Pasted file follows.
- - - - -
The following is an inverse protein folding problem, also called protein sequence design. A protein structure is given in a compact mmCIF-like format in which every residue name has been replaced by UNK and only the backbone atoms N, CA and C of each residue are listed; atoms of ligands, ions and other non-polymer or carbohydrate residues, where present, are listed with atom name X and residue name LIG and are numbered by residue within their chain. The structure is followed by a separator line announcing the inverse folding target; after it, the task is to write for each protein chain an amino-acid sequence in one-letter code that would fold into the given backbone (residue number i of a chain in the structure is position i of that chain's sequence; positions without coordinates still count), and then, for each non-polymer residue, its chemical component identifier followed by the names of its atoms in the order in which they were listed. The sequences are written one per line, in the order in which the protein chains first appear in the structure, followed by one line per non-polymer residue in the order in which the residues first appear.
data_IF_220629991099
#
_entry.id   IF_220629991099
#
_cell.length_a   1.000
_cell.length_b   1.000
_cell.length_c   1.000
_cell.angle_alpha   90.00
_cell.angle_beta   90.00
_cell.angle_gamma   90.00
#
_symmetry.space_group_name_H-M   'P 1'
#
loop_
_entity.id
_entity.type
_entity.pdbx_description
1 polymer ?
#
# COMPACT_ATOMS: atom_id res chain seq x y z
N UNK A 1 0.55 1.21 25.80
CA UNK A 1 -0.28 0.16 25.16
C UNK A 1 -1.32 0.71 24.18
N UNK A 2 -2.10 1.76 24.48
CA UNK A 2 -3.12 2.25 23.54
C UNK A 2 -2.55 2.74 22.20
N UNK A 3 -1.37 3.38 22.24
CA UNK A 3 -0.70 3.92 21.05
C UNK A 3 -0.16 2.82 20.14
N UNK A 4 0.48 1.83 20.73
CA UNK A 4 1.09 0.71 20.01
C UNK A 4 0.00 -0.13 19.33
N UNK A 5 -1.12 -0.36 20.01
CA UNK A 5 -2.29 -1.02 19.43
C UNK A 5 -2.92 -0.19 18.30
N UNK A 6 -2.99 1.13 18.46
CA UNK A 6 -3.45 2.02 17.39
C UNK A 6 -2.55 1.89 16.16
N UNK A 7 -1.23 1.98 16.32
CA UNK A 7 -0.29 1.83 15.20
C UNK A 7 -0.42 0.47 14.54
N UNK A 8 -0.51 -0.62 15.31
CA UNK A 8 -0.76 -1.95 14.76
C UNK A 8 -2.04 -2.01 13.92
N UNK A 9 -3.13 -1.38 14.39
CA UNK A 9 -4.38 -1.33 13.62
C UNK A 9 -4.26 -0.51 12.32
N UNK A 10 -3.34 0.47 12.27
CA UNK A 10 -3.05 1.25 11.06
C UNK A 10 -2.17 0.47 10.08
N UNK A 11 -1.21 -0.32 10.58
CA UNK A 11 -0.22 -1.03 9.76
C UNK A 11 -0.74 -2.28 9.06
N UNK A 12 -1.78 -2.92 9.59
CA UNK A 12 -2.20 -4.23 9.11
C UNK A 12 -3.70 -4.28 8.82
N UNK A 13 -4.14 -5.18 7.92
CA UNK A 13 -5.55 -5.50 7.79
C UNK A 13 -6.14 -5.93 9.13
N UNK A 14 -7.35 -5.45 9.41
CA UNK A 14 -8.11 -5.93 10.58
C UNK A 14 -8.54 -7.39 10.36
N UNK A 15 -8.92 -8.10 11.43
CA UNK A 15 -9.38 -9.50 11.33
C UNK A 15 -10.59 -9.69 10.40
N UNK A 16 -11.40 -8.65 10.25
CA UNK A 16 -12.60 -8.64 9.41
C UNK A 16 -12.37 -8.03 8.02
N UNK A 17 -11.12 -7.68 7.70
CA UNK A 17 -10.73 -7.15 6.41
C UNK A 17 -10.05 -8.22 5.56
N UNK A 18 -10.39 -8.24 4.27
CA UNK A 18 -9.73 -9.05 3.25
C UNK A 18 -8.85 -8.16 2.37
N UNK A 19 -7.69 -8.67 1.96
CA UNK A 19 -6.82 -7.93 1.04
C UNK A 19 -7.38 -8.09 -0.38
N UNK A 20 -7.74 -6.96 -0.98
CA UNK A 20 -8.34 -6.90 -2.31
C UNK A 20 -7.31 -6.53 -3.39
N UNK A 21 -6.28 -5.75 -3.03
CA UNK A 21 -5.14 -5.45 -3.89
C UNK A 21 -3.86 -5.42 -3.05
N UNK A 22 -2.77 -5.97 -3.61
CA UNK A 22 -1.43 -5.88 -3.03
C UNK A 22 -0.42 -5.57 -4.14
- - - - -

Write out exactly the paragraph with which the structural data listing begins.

The following is an inverse protein folding problem, also called protein sequence design. A protein structure is given in a compact mmCIF-like format in which every residue name has been replaced by UNK and only the backbone atoms N, CA and C of each residue are listed; atoms of ligands, ions and other non-polymer or carbohydrate residues, where present, are listed with atom name X and residue name LIG and are numbered by residue within their chain. The structure is followed by a separator line announcing the inverse folding target; after it, the task is to write for each protein chain an amino-acid sequence in one-letter code that would fold into the given backbone (residue number i of a chain in the structure is position i of that chain's sequence; positions without coordinates still count), and then, for each non-polymer residue, its chemical component identifier followed by the names of its atoms in the order in which they were listed. The sequences are written one per line, in the order in which the protein chains first appear in the structure, followed by one line per non-polymer residue in the order in which the residues first appear.